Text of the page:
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Grad year and your career

September 28, 2016 — 

If you’re in your final year of university, you have a lot of things on your grad year to-do list: hand in your last paper, present that big project, finish your very last final exam… You’re also probably hoping to land a job. If that’s the case, you have one more critical thing to do before you walk across the stage at graduation, and it can’t wait: start your job search.

  1. Start now. Seriously. It might feel like you have a very long year ahead of you before you need to worry about your job search, but that isn’t true. You should begin looking for work at least 6 months in advance. This means your job search starts today. It often takes time to come across that right opportunity and to land a job offer, so the sooner you start, the better. Think of how great it would feel to enter your final exams knowing you have a position already lined up. If you wait, you might miss an amazing opportunity. The federal government, for example, is already starting the annual search for new grads. Post-Secondary Recruitment (PSR) begins September 21st and ends on October 13th: find more details here. Career Services is also posting between 10 and 30 jobs daily on our careerCONNECT job posting board.
  1. Know what you’re looking for. It’s not enough to type your major into and hope a job you like will be in the results. You may not know it, but you’re qualified to work in a multitude of areas that on the surface may seem unrelated to your studies. If you’re not sure about possible job titles or a sector you’d like to work in, you should think about doing some career planning. A great way to start this process is to talk to a career consultant during Drop-In Career Planning. We can discuss your interests, personality and goals to help you identify possible career paths, maybe even some you’ve never heard of! If you’re considering additional education, we can also talk about options and the best ways to reach your career goals.
  1. Inventory your skills. You do have skills, I promise. Lots of them. Think about everything you’ve done up until this point: coursework, part-time jobs, volunteering, committee work, co-curricular activities. In school, you’ve written papers (written communication skills), taken part in group projects (teamwork skills), and given presentations (public speaking skills). And while you may think your part-time customer service job was unrelated to your future career, your experience has actually helped you build skills in everything from cash management to conflict resolution. Check your registration history on Aurora or old resumés for a refresher and make a list of all that you’ve done. The Skills Matching worksheet on page 10 of our Job Search Workbook will get you thinking about your skills.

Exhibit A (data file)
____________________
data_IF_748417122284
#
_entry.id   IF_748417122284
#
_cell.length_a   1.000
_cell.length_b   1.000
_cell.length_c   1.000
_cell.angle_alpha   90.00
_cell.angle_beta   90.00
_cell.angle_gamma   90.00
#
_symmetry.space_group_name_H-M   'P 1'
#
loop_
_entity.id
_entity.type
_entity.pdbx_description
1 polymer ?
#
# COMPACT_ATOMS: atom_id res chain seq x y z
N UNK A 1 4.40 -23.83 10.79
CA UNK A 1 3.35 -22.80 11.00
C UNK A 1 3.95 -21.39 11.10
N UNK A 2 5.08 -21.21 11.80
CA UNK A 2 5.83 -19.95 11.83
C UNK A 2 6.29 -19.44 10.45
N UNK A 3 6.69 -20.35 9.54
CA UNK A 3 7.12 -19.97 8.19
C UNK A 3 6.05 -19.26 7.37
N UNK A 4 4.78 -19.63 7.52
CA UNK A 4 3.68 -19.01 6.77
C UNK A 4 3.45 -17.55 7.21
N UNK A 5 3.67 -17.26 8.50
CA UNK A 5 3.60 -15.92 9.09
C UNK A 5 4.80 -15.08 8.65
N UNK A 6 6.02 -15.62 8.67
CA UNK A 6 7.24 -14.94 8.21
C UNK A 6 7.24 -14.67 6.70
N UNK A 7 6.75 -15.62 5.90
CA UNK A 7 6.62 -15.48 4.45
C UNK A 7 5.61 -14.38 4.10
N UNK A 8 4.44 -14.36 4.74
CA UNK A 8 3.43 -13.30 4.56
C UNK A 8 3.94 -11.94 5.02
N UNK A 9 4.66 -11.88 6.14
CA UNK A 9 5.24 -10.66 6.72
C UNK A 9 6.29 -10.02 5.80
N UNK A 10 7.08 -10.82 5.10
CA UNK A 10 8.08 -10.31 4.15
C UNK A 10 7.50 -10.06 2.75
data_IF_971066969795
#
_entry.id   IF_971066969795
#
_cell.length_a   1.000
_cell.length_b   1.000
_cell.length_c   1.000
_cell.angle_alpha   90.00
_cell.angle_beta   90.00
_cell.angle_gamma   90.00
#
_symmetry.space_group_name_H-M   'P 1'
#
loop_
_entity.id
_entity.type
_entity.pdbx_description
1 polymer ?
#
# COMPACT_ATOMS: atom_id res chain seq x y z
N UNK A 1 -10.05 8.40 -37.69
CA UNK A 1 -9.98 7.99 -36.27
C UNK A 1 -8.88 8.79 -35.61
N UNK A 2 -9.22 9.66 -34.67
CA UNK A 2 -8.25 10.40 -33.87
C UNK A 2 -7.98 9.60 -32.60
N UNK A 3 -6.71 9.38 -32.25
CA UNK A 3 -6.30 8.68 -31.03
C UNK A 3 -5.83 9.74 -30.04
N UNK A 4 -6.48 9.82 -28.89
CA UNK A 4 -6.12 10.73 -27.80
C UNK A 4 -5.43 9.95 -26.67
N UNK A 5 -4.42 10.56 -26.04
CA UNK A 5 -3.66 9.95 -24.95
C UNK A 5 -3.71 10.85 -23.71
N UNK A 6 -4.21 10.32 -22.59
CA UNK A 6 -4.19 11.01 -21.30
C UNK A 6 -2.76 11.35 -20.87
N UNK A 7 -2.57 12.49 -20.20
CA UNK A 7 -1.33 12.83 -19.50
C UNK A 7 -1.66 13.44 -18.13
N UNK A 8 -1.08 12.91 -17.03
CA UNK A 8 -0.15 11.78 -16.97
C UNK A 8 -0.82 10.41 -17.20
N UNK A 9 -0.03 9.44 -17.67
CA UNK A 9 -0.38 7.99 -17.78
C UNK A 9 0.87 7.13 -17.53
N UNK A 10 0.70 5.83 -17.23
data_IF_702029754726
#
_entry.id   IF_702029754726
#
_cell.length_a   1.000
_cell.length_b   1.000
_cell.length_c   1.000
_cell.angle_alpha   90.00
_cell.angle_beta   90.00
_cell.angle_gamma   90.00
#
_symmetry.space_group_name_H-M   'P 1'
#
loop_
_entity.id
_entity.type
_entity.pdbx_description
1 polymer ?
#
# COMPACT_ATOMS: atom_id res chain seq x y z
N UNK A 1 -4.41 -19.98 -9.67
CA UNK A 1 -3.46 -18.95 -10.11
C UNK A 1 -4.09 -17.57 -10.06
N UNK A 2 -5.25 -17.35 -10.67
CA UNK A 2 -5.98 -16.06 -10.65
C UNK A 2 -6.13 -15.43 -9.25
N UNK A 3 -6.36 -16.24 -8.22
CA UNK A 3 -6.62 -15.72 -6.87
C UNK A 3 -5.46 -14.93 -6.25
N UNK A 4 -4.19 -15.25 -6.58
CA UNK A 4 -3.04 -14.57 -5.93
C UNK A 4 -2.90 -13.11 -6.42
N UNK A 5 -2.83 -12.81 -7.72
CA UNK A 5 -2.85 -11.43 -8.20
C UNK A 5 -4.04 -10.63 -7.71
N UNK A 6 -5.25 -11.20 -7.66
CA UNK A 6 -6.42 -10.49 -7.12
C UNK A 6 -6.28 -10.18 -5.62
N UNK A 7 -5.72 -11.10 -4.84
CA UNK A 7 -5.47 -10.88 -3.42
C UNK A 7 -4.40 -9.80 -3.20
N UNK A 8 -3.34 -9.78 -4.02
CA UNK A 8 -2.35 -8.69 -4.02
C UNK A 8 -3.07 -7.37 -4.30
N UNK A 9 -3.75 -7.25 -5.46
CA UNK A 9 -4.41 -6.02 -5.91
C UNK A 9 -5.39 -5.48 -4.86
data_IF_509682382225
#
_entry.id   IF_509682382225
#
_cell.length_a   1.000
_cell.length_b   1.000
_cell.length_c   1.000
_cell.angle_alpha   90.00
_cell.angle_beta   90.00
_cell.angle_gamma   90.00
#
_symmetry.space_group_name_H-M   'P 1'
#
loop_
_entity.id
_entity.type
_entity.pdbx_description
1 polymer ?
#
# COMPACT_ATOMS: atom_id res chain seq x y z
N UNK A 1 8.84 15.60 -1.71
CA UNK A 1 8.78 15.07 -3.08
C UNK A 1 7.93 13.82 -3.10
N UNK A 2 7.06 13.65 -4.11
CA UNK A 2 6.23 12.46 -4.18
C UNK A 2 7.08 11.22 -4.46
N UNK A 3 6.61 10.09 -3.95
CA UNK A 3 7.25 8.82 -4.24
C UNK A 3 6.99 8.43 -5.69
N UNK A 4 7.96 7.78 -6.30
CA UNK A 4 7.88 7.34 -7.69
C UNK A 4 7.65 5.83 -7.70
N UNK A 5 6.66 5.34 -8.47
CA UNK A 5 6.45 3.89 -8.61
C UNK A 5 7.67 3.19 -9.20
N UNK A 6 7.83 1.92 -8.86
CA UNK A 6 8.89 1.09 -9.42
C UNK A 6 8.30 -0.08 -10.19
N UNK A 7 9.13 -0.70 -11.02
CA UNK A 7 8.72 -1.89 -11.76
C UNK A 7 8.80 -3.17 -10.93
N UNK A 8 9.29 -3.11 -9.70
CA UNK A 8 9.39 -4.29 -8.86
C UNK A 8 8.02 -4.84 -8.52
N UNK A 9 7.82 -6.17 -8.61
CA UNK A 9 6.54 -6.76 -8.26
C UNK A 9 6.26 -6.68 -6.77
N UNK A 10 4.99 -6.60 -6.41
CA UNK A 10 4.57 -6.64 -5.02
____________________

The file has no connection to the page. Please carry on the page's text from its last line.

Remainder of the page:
1. You have more connections than you think. Networking is a key piece of any successful job search, but sometimes it’s also the most intimidating. That’s why it can be helpful to think about who you already know and how they can help you in your job search. Consider previous and current colleagues, family friends, former classmates, fellow volunteers, or your acquaintances from hobbies, community groups and religious organizations. Ignite your network. Let people know that you’re looking for work and be specific. You never know who your current friends might be able to introduce you to. If you’re hoping for a full-time job at an organization where you already work or volunteer, let your manager know and see how they can help you reach your goals. If you feel like your existing network isn’t reaching as far as it needs to, venture beyond it. Step 4 in our Job Search Workbook guides you through this process.
  1. Polish up your marketing materials. A well-written cover letter and resumé, tailored specifically to each job is a must. You are going to be tempted to make just one and use it to apply to every job you hear about. Every staff member at Career Services will tell you this doesn’t work. A hiring manager will compare your resumé to the job description and in less than 30 seconds, decide if you’ve demonstrated the skills to make it to an interview. Our online Resumé and Cover Letter Workbooks will give you the tips you need to get started. If you need more help, the Resumé Learning Centre is there for you with additional resources and support.
  1. Stay positive and celebrate yourself. You’re almost done your degree: that’s impressive! Sometimes the job search process is straightforward. Other times it can be a bit tricky. You do have a challenge ahead of you, but you also have the tools to be successful. If you need a cheerleader or some advice on next steps, drop in and talk to a career consultant. All of your hard work has brought you closer and closer to your career goals, and we’re here to help you achieve them!

There are many ways to look for work. To help make your search more effective we’ve compiled a few tips and tricks in one easy place. Check out our Job Search Workbook for helpful hints to land your first full-time position. You’re worth the investment!


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